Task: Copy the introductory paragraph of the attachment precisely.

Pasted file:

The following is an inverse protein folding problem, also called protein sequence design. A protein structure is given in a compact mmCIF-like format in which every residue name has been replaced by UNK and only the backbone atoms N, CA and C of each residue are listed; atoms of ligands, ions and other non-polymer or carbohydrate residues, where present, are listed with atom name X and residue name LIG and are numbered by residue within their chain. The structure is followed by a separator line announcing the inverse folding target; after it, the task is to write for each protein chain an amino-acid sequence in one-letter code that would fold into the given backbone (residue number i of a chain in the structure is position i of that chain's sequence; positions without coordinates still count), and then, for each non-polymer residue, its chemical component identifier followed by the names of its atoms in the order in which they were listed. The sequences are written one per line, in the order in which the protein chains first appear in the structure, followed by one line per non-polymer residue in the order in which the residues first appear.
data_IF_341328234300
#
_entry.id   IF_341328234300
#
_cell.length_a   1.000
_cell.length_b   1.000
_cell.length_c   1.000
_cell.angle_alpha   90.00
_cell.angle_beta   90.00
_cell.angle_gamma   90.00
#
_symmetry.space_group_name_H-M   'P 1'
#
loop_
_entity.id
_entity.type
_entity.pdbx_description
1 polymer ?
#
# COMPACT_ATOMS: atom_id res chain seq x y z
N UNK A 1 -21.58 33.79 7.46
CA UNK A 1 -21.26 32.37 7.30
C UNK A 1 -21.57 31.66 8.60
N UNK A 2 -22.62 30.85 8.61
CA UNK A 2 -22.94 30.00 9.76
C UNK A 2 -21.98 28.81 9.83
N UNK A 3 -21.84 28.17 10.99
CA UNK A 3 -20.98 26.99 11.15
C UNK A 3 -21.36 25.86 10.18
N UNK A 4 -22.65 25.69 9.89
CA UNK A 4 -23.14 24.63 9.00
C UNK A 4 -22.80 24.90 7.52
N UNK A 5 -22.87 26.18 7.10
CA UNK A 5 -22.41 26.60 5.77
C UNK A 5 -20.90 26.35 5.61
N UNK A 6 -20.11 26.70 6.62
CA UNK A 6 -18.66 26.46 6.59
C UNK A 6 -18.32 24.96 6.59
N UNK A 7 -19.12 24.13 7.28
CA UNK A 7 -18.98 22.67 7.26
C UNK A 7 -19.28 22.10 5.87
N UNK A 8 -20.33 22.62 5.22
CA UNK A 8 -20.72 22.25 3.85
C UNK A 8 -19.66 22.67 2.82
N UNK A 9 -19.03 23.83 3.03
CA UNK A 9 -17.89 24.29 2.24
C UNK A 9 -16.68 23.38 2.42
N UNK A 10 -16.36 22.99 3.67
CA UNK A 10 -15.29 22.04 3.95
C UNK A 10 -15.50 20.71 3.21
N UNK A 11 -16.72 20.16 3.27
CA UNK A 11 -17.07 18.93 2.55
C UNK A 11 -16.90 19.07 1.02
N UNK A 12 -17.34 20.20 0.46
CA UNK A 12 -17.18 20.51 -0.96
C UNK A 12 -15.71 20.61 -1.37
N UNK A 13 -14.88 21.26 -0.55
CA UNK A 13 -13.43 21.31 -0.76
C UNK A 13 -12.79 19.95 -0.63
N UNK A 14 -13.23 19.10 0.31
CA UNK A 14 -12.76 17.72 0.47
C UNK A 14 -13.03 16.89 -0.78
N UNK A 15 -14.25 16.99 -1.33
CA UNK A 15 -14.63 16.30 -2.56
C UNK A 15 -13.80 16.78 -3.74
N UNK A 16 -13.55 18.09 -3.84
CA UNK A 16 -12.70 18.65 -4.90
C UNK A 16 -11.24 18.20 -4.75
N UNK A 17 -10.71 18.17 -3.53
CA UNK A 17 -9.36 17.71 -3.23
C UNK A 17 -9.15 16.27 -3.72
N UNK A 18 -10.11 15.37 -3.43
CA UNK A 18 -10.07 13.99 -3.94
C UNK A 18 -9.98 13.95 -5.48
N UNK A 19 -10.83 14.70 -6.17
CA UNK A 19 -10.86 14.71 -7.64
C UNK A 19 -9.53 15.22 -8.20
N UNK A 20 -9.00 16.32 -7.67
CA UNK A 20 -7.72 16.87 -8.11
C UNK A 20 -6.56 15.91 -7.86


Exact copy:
The following is an inverse protein folding problem, also called protein sequence design. A protein structure is given in a compact mmCIF-like format in which every residue name has been replaced by UNK and only the backbone atoms N, CA and C of each residue are listed; atoms of ligands, ions and other non-polymer or carbohydrate residues, where present, are listed with atom name X and residue name LIG and are numbered by residue within their chain. The structure is followed by a separator line announcing the inverse folding target; after it, the task is to write for each protein chain an amino-acid sequence in one-letter code that would fold into the given backbone (residue number i of a chain in the structure is position i of that chain's sequence; positions without coordinates still count), and then, for each non-polymer residue, its chemical component identifier followed by the names of its atoms in the order in which they were listed. The sequences are written one per line, in the order in which the protein chains first appear in the structure, followed by one line per non-polymer residue in the order in which the residues first appear.